DairyNZ chair Jim van der Poel says what the Government has come back with is more closely aligned with what the sector proposed earlier this year – but the devil will always be in the detail and industry will be working constructively to get clarity around that and the changes, where necessary.

“Farmers are already facing huge cost pressures with rising interest rates and on-farm inflation driven by feed, fuel and chemical prices. Emissions pricing is going to add yet another cost, so it's important we continue work to achieve emissions reductions in a fair, practical and equitable way,” says Mr van der Poel.

“Throughout this entire process, DairyNZ has maintained that ‘no deal is better than a bad deal’ and we would never accept an emissions pricing system that would put our farmers or rural communities at risk – and we stand by that.”

Changes to the Government’s emissions pricing plan include confirmation the price will be set at the lowest rate needed and fixed for five years to give farmers certainty, and better recognition for on-farm planting. Farmers will also be able to manage and report their emissions as collectives.

“The changes are a direct result of strong sector advocacy and shows what can be achieved when we all stay at the table and work through the tough issues together in a constructive way,” says Mr van der Poel.

“We are pleased the Government has listened to concerns from farmers and the rural community during the consultation period. I want to acknowledge that feedback has been taken on board and changes have been made.

“Although we have made good progress, there are still a number of issues we want to continue to work through with the Government, including legislative timelines, the retention of a processor-level backstop and the reduced role of the oversight body from what we understood had been agreed.

DairyNZ chair Jim van der Poel.

“DairyNZ has real concerns that, because of delays in the process, there will not be enough time to implement the scheme before the Government’s intended start date of January 1, 2025, and that, as a result, farmers may end up in a processor-level system through no fault of their own,” says Mr van der Poel.

“We are also extremely disappointed to see the role of the oversight body has been significantly reduced, with advice to be provided to the Climate Change Commission, not directly to the minister, for consideration. This, in our view, is a key issue we will continue to work on.”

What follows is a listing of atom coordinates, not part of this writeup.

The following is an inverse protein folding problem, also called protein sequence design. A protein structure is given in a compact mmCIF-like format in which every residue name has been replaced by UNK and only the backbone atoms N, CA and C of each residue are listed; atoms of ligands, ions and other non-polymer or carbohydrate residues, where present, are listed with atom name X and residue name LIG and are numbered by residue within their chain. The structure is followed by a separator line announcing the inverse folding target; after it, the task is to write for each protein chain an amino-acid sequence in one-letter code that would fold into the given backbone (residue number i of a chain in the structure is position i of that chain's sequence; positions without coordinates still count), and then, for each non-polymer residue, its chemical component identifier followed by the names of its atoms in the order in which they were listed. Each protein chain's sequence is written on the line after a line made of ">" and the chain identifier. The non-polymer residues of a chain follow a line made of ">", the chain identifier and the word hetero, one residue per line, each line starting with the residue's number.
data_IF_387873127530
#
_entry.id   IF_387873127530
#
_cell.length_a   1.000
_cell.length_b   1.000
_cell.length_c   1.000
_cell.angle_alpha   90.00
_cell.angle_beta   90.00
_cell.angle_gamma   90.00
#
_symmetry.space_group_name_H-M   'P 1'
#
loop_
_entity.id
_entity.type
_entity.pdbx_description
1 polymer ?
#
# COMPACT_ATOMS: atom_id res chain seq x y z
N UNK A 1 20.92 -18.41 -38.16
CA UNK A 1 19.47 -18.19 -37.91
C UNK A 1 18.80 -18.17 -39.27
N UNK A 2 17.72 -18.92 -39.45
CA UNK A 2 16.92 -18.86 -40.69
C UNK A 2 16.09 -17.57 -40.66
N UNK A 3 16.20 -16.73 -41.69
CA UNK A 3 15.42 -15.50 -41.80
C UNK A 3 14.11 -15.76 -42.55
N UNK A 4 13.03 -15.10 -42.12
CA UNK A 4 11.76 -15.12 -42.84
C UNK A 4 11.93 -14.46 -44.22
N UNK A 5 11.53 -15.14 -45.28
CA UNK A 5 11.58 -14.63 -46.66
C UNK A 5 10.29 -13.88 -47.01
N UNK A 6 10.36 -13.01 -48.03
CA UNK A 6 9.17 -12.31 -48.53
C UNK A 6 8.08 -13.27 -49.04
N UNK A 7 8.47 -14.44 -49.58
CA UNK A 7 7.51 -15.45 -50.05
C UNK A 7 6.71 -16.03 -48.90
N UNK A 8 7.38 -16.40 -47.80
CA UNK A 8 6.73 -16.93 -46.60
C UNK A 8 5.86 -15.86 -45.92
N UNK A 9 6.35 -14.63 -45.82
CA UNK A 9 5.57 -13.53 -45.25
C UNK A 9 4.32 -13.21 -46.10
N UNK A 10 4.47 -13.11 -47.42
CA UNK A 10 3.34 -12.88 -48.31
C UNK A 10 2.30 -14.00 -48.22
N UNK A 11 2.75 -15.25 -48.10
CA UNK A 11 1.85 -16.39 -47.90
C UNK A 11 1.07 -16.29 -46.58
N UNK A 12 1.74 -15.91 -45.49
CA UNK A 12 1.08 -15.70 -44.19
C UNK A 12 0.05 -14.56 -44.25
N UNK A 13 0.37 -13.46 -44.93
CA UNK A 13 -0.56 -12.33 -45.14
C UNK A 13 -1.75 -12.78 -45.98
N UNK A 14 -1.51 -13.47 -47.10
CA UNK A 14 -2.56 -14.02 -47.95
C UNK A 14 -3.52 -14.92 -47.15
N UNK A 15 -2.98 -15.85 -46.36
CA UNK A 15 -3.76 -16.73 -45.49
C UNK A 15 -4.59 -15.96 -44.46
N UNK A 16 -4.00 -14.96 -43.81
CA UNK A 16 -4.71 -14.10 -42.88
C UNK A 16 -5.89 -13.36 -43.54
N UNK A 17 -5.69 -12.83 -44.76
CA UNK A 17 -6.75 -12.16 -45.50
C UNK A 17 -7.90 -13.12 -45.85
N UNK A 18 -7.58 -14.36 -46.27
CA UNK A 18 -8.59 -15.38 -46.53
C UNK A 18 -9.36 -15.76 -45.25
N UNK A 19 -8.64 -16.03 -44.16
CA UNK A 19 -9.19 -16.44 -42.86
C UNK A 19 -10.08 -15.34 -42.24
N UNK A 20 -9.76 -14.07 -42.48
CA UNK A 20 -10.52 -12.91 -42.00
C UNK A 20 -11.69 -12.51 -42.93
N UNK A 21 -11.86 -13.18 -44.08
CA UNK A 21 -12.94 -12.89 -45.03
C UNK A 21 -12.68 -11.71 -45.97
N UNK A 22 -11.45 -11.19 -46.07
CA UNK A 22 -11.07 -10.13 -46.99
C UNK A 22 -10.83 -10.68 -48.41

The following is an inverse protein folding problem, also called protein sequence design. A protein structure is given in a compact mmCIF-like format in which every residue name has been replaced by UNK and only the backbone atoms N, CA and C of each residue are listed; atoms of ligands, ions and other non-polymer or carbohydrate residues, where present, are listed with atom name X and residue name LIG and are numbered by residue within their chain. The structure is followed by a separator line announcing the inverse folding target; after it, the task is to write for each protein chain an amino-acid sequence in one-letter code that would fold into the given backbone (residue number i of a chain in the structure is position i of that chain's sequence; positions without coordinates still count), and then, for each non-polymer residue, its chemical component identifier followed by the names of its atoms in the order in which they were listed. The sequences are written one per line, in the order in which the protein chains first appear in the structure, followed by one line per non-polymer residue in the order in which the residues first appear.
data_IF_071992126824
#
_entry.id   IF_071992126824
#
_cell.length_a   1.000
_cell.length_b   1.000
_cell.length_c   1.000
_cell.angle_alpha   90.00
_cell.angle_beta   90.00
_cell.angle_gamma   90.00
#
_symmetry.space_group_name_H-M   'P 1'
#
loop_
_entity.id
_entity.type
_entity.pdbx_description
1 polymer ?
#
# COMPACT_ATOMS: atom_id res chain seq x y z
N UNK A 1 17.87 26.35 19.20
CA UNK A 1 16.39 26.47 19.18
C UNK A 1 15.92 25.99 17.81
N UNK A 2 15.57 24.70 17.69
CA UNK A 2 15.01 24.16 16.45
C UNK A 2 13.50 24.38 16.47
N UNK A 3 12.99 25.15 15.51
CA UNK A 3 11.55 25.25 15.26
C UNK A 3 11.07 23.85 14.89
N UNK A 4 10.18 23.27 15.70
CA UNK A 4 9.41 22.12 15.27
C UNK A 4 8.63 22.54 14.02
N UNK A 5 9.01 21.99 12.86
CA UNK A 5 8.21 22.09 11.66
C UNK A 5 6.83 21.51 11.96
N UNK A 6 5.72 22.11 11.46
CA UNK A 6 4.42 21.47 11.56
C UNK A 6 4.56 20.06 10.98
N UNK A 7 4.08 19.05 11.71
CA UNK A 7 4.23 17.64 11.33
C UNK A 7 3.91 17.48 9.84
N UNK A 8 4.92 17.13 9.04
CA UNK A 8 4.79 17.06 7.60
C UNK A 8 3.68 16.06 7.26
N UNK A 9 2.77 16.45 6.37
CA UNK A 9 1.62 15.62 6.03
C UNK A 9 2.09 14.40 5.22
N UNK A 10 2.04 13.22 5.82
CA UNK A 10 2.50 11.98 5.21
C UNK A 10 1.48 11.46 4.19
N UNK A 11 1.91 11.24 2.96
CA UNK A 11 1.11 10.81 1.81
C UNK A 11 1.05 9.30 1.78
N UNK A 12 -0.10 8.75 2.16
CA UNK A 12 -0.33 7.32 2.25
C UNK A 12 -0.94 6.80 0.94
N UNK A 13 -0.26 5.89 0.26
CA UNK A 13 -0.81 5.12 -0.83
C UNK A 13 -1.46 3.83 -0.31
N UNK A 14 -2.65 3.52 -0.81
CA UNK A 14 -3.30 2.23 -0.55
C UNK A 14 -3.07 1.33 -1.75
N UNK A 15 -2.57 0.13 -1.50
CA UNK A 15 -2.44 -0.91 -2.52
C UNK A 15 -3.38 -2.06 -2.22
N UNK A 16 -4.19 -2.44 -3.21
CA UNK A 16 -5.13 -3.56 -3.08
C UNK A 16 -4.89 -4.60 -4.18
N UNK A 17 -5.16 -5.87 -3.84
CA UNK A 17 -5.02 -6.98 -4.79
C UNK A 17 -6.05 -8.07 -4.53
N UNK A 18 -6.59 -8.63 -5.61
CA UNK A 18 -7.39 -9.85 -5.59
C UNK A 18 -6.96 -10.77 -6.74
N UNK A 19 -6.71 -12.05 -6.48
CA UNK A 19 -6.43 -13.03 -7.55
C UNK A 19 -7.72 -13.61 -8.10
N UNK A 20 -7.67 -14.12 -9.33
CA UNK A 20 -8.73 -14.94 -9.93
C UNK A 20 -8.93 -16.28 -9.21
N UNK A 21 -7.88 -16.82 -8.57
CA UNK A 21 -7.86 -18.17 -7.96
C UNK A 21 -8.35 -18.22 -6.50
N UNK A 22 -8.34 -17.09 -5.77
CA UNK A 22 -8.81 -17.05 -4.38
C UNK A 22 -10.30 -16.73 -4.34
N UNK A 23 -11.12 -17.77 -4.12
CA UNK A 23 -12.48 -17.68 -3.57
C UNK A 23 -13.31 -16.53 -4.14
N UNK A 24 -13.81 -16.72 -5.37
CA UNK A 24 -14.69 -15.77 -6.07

Government has also confirmed the Climate Change Commission will be required to consider scientific developments such as GWP* (an advanced metric for measuring methane emissions) when it reviews emissions reduction targets in 2024.

DairyNZ welcomes this news, as it has previously called on the Government to use the latest and best science when setting methane targets. The current metric overstates the warming impact of methane emissions by three to four times when emissions are stable, as they are in New Zealand.

The Government has legislated to put agriculture into the Emissions Trading Scheme (ETS) but agreed to work with the sector on finding a better alternative. Earlier this year the primary sector partnership delivered recommendations to the Government that would actually reduce emissions and recognise and incentivise on-farm actions, including sequestration. It also would drive investment in research and development, to find new solutions.

New Zealand is committed to reducing emissions through being signed up to the Paris Agreement, which aims to limit global warming well below 2 degrees Celsius, preferably below 1.5 degrees Celsius.

“DairyNZ will continue to advocate strongly on behalf of farmers and rural communities to resolve these issues and ensure the Government’s high-level direction aligns with the detail, when we see it early next year,” says Mr van der Poel.

Media contact
Justine McLeary
Senior media specialist
027 808 0673

Page last updated:

21 Dec 2022


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